“We talk about how climate change is real and climate change is a planetary emergency, what we need to do is stop taking money from the institutions that have created this crisis,” said RL Miller, president of the super PAC Climate Hawks Vote Political Action and a co-author of the resolution.

      The DNC may consider a second resolution at a full board meeting in Chicago in August to ban contributions over $200 from individuals who work for the fossil fuel industry. Miller said the proposal—which has not yet been submitted to the DNC—will hopefully lead candidates to adopt similar policies.

      “So if Eddie Exxon is your college buddy and a frat-boy friend of yours and he’s employed at an Exxon gas station and wishes to donate $25 to have a barbecue and a beer with you, fine,” Miller said. “But if Edward J. Exxon in Exxon’s middle management thinks you’re worth contributing $2,700 to out of his own salary, that is much more concerning to us.”

      The DNC confirmed the vote but declined to comment.

      • They probably weren’t getting any money from them in the first place.

      • Not a lot but some. I read elsewhere that it was just less than 1% of their total in 2016


        The energy and natural resource sectors, including fossil fuel producers and mining firms, gave $2.6 million to the DNC in 2016, according to data collected by the nonpartisan Center for Responsive Politics. That’s a pittance compared to the $56.1 million that came from the finance and real estate sectors, the DNC’s largest corporate donors that year. This year, the energy and natural resource sectors’ donations totaled $186,100 by the middle of May.

        • They probably thought that Hillary was going to win and the money was an insurance policy.

      • I saw one comment that made a lot of sense – it’s not so much the oil companies, but the banks who are investing in the pipelines, for example, that use their influence on Dems to quell pipeline oppo.

        And, of course, it’ll be a cold day in hell before the Dems stop taking money from the financial sector.

    • This app in Google Play wants to use phone mics to enforce copyrights

      If ever there were a case for rejecting requested device permissions, it’s made by an Android app with more than 10 million downloads from Google Play. The official app for the Spanish soccer league La Liga was recently updated to seek access to users’ microphone and GPS settings. When granted, the app processes audio snippets in an attempt to identify public venues that broadcast soccer games without a license.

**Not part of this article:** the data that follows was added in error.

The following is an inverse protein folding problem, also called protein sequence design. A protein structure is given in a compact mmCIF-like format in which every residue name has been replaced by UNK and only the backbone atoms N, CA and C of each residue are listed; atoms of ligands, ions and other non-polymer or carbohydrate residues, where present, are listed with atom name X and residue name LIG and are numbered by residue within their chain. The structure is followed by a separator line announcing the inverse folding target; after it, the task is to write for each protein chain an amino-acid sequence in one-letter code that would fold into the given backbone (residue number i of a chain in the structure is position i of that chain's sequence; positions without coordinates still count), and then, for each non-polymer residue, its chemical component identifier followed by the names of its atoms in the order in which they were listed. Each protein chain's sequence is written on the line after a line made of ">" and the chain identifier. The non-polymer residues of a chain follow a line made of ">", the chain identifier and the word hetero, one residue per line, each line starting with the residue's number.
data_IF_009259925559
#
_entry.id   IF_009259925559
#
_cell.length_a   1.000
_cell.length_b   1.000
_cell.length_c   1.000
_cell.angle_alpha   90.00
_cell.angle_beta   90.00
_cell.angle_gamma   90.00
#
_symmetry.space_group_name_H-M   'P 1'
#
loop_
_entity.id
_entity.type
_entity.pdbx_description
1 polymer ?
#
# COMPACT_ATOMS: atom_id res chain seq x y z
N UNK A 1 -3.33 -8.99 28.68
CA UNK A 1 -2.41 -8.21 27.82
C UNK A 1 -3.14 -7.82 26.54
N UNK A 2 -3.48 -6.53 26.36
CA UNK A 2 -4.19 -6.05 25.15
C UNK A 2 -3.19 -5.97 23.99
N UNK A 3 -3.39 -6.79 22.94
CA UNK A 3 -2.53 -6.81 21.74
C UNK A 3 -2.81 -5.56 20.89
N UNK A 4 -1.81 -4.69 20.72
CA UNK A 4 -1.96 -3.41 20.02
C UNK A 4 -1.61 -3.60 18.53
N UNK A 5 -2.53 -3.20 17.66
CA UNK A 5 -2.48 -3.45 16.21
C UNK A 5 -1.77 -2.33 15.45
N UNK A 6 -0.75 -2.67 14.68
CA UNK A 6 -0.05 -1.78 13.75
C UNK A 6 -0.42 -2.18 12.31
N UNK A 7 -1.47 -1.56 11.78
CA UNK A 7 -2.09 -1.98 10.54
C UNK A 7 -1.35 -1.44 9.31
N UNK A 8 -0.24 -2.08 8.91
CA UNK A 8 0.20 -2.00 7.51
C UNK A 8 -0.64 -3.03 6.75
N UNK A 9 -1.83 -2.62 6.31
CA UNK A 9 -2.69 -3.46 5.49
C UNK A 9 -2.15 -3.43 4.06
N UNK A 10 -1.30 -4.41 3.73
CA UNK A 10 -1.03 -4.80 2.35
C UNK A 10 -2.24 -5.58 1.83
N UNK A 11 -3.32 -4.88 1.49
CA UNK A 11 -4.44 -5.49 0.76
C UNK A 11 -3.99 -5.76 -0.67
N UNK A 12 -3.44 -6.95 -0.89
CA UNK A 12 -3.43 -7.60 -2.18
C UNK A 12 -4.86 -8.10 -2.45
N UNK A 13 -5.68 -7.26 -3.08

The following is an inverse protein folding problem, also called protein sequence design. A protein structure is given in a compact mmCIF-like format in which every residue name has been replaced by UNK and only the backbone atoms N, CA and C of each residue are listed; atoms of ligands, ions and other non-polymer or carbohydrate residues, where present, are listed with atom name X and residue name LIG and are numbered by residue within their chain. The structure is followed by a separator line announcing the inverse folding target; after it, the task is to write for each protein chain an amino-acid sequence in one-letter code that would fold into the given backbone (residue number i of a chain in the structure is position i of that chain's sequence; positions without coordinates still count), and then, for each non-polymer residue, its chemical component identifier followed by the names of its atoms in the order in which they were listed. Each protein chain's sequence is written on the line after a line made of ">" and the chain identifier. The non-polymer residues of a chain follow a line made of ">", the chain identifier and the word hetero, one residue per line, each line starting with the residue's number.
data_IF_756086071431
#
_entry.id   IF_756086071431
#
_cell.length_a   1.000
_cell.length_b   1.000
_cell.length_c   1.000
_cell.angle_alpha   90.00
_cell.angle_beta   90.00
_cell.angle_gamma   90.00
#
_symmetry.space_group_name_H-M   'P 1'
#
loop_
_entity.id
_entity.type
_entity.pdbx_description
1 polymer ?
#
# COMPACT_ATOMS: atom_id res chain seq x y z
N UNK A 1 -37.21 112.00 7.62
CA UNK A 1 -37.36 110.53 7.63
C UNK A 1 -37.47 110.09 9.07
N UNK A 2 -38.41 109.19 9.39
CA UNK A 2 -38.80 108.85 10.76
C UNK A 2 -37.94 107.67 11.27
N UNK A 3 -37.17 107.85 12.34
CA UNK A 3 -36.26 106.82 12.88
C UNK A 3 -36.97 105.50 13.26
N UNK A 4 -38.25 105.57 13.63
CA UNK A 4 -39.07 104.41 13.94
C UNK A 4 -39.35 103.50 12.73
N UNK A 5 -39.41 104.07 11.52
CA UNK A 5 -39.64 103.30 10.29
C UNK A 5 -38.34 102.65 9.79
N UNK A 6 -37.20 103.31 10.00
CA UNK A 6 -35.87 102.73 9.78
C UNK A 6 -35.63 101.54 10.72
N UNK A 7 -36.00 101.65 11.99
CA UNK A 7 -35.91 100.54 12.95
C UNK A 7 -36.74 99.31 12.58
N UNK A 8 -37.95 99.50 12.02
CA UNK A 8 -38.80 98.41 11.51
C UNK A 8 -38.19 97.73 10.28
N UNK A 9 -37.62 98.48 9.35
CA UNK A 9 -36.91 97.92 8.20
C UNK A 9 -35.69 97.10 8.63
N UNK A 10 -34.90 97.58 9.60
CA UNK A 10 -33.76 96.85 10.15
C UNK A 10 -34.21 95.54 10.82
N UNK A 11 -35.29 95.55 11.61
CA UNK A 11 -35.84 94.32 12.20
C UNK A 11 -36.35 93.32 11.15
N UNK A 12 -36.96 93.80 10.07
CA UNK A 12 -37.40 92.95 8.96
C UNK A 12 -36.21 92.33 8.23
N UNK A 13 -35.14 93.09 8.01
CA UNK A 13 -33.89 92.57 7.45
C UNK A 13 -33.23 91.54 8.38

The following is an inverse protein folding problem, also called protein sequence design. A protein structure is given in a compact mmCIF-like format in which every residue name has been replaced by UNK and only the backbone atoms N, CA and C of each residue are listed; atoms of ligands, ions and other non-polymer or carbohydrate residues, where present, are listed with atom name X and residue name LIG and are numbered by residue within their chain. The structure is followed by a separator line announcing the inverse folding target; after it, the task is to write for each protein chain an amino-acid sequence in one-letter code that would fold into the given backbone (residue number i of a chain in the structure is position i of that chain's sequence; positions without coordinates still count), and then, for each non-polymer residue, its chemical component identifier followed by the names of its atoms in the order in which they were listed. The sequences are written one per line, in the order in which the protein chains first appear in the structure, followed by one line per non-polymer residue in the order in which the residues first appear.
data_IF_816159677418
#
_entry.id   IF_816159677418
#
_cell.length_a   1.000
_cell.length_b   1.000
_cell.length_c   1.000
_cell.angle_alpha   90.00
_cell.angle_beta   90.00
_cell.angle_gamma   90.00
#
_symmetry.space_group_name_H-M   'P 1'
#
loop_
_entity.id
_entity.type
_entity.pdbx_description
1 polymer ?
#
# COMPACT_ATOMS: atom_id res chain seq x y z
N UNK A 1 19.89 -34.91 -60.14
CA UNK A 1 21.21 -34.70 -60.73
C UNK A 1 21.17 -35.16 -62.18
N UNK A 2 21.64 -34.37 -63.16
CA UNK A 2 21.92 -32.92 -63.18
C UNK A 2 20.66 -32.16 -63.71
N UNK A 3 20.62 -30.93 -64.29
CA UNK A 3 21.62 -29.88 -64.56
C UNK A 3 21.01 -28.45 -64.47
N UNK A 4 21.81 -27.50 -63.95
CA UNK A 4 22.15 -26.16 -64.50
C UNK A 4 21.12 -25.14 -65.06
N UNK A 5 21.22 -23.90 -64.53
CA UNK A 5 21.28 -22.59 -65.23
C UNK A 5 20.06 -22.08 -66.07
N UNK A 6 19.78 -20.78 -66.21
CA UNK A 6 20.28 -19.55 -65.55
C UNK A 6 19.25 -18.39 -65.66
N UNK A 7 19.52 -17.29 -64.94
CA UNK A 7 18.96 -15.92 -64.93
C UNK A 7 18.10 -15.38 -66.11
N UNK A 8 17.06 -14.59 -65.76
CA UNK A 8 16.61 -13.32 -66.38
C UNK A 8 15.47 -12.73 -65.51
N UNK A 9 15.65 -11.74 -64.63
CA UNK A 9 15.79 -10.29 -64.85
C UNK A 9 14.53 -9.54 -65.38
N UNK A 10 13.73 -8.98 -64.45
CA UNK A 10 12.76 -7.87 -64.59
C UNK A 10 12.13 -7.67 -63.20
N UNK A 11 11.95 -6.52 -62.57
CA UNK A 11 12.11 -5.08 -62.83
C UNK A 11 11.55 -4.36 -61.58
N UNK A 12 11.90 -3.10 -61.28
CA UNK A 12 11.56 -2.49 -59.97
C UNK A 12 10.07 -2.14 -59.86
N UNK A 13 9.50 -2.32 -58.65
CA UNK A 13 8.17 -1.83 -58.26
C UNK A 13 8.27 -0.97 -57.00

According to a statement issued by La Liga officials, the functionality was added last Friday and is enabled only after users click “yes” to an Android dialog asking if the app can access the mic and geolocation of the device. The statement says the audio is used solely to identify establishments that broadcast games without a license and that the app takes special precautions to prevent it from spying on end users.

      Without more details and a technical analysis of the app, it’s hard to evaluate the claims about collected audio being converted to a binary format that can’t be converted back into sound. That alone should be enough reason for users to reject this permission.

      But even if the app uses a cryptographic hash or some other means to ensure that stored or transmitted audio fragments can’t be abused by company insiders or hackers (a major hypothetical), there are reasons users should reject this permission. For one, allowing an app to collect the IP address, unique app ID, binary representation of audio, and the time that the audio was converted could provide a fair amount of information over time about a user. For another, end users frequenting local bars and restaurants shouldn’t be put in the position of policing the copyrights of sports leagues, particularly with an app that uses processed audio from their omnipresent phone.

    • Now about that NAFTA negotiations. LOL!

    • ::edited::

    • This endorsement could help in what seems to be a close race


      Maryland voters deserve a real choice in November’s election for governor, and we believe Democrat Ben Jealous provides the clearest alternative to Gov. Larry Hogan. It’s not just that the former NAACP president and CEO has the stature or political skills to run a competitive campaign against the popular and extremely well funded Republican incumbent (though he does), it’s that he presents the strongest contrast to the governor in his vision for the state. We give him our endorsement in the Democratic primary.

      Voters may think of Mr. Jealous as the Bernie Sanders candidate in this race. Mr. Jealous was a prominent supporter of Senator Sanders’ presidential candidacy. He’s brought Bernie into the state, has gotten endorsements from other prominent national Democrats such as Sens. Corey Booker and Kamala Harris, and promises state versions of Senator Sanders’ best known policy proposals: a single-payer, Medicare for all health care system and free college tuition.